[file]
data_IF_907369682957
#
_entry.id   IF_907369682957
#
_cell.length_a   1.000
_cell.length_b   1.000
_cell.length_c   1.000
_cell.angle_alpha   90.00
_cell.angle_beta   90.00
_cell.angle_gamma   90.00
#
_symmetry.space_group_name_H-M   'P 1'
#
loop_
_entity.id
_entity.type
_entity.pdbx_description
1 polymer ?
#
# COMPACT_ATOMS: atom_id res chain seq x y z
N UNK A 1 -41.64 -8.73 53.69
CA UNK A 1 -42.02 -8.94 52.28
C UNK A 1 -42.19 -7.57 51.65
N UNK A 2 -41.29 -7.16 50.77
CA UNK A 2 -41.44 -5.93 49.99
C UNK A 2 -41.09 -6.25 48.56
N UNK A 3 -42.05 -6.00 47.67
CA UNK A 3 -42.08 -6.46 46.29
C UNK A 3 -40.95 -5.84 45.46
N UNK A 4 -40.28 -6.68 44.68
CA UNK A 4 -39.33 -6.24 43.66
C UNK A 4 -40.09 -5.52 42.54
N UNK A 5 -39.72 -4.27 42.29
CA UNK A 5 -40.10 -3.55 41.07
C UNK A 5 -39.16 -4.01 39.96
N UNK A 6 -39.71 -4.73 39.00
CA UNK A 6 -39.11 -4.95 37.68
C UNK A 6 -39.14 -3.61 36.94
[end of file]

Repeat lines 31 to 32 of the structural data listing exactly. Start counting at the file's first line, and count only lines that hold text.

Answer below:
CA UNK A 4 -39.33 -6.24 43.66
C UNK A 4 -40.09 -5.52 42.54